City of Grande Prairie

Why Invest in Grande Prairie?

City Skyline

Grande Prairie is a youthful, fast growing community.

Home to a skilled workforce, a diversified economy, and proudly holding the status as the Most Entrepreneurial Community in Canada for three consecutive years.

It’s an ideal place to start or grow your business.

Strategic location

Located on the CANAMEX trade route, Grande Prairie is situated in the heart of two major oil & gas resource plays, the Montney and Duvernay.

The City has easy access to markets and major ports by highway (Hwy 43, 40, 2), rail, and air, providing an ideal location with an enviable mix of accessibility.

Cost savings

Grande Prairie has lower costs compared to larger urban centers.

Our proximity to natural resources and easy access to major markets amplify cost savings for those who do business here. Other cost savings include:

  • No Business License fee for most business types
  • No sales tax
  • Lowest provincial corporate tax rate in Canada (8% General Corporate Tax Rate and 2% Small Business Rate)
  • Competitive real estate

Young, accessible workforce

We are one of the youngest and fastest growing populations in Canada.

With a median age of 31.9, Grande Prairie has a readily available workforce with varied skill sets thanks to the diverse economy. From sales and marketing, to skilled trades and engineering, Grande Prairie boasts a labour force of nearly 40,000.

For growing companies, upskilling and training of staff is possible through many programs and continuing education courses at Grande Prairie Regional College.

Diverse economy

Grande Prairie has been steadily expanding and diversifying from its agricultural roots grown in the 1900s.

The City is surrounded by an abundance of natural resources, leading to forestry and oil and gas becoming integral pillars of the economy.

A wealth of natural gas adds to Grande Prairie’s stable economy relative to the rest of Alberta – particularly during times of decline in the oil sector.

As the largest city north of Edmonton, Grande Prairie has a strong retail and service industry that brings goods to a regional trade population of nearly 300,000 – visiting the City from as far as the Northwest Territories.

Vibrant community

From big city amenities, to some of the most untouched and beautiful natural surroundings in Alberta, Grande Prairie offers unparalleled opportunities for recreation contributing to its elevated quality of life.

Coupled with affordable housing and reputation for career opportunities, Grande Prairie continues to be an attractive place to live and call home.

Grande Prairie is home to a youthful population that doubled in the last two decades to 68,088, the community offers amenities, activities and events that cater to all ages.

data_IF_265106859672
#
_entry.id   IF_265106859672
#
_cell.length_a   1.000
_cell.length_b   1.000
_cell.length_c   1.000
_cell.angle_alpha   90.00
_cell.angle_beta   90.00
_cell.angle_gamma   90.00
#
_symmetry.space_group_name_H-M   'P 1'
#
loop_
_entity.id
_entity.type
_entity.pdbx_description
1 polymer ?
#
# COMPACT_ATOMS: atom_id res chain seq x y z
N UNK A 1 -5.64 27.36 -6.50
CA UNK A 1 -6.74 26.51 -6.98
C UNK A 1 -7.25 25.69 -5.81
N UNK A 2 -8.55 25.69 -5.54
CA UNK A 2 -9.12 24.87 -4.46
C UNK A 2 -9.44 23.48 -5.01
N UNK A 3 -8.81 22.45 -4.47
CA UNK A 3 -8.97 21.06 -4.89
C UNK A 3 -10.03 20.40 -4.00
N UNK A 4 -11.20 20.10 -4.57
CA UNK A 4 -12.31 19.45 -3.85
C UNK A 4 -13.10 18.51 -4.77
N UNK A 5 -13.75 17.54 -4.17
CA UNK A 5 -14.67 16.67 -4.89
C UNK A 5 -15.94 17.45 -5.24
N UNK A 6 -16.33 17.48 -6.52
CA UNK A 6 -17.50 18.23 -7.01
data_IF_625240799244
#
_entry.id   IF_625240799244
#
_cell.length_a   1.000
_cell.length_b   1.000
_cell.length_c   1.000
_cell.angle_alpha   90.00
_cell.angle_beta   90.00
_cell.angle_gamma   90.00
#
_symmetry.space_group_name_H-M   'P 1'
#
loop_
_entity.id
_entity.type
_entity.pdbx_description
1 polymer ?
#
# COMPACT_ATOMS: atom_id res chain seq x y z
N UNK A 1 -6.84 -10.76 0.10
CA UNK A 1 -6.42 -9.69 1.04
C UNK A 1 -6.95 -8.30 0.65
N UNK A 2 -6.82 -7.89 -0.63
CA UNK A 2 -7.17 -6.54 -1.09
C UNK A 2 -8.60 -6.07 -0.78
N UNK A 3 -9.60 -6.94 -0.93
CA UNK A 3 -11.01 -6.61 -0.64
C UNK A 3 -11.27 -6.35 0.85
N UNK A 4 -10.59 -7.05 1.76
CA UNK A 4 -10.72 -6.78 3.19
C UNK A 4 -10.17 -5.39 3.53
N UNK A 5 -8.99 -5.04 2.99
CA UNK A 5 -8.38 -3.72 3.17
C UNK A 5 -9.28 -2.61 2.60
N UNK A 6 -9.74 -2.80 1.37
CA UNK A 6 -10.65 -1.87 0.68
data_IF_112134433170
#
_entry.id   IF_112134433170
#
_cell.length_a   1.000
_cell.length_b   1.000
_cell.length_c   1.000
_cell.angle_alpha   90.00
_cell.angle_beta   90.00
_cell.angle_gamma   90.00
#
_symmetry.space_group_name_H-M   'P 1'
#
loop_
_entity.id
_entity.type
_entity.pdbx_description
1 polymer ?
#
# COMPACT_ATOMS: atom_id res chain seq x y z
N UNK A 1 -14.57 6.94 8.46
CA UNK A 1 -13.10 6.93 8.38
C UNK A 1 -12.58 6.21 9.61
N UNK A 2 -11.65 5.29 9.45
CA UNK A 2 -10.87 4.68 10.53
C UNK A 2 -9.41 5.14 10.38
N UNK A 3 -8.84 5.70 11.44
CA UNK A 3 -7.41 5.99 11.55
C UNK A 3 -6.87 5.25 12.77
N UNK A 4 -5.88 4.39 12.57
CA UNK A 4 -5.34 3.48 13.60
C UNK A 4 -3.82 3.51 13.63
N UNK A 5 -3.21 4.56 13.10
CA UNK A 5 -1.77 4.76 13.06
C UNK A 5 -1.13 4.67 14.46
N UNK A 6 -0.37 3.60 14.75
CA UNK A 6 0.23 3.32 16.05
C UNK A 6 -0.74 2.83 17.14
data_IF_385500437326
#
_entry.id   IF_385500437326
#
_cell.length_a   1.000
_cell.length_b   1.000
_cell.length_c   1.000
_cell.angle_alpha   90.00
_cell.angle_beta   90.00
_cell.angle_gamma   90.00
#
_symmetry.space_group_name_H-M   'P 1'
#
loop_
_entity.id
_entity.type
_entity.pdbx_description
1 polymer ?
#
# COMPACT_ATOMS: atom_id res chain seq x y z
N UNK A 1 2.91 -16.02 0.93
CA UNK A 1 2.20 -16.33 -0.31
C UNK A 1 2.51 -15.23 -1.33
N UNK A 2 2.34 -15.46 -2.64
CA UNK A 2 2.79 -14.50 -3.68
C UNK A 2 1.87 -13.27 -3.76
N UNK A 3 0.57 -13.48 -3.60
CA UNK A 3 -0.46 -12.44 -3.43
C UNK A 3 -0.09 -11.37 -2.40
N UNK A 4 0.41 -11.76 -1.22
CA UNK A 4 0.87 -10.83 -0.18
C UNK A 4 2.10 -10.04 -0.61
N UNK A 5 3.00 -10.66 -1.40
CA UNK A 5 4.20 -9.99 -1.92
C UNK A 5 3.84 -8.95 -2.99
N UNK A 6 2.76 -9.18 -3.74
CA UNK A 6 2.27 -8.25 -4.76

Streamlined support

Dedicated to continually improving services and streamlining processes to ensure ease in working with the City, no matter when or where you connect with the City of Grande Prairie.


Live here  Work here  Invest here

Grande Prairie is the youngest city in Canada and one of the fastest growing in North America. With more Grande Prairie residents  preparing for kindergarten than getting set for retirement, the median age of our community of 68,556 is a youthful 30.3. Grande Prairie is a place to do business. With a spirit for innovation and entrepreneurship, we can tell you with confidence that Grande Prairie is a great place to invest, raise a family,  and realize your dreams.

Information source.

History of Grande Prairie

Birth of the Swan City
Soon after the City of Grande Prairie received it’s charter in 1958, it was declared the “Home of the Trumpeter Swan”.  In 1926, a visiting representative of the Canadian Wildlife Service discovered that the swans were nesting in the Grande Prairie area.

Since then, a combination of protective legislation, good wildlife management and co-operation between Canada and the United States has rescued the swan from the endangered list.

The Original City Hall

The original City Hall was shared between the City’s Welfare Officer and the Peace Region Planning Commission. Council consisted of a mayor elected for a two-year term and six alderman. The building was destroyed by fire in February 1961 and soon replaced by a newer facility on June 6, 1962.

The Daily Newspaper

Grande Prairie in 1920

The Daily-Herald Tribune began production on April 6, 1964. It had been formerly known as the Grande Prairie Herald since 1913. The Herald amalgamated with it’s rival, the Northern Tribune after a fire in 1939 to create the Grande Prairie Herald-Tribune.

Hub of the Peace
Since gaining the status of cityhood, Grande Prairie had been steadily developing as the major service centre in the Peace River country.

For over 15 years its economy had grown at twice the national average and the population had more than doubled between 1958 and 1975.

Discovery of the Elmworth Deep Basin Gas Field

When the discovery of the Elmworth Deep Basin Gas Field was announced in late 1977, Grande Prairie’s already strong economy accelerated to “boom” status. Rents skyrocketed and a housing crisis fell upon the city in the fall of 1979. Construction increased dramatically as well as housing costs. The “boom” status lasted for about 5 years before the crash in 1981.

A second boom in 2006 – 2007 attracted thousands of new residents to Grande Prairie in a very short period of time. The City moved quickly to adapt and mitigate issues presented by sudden rapid growth.

Moving Forward

Since then, Grande Prairie has experienced steady growth and strives to be a leader in innovation and resourcefulness. Major Initiatives such as the Community Knowledge Campus and the Eastlink Centre are shining examples of the City’s ongoing dedication to leading the way into the future.

Information source




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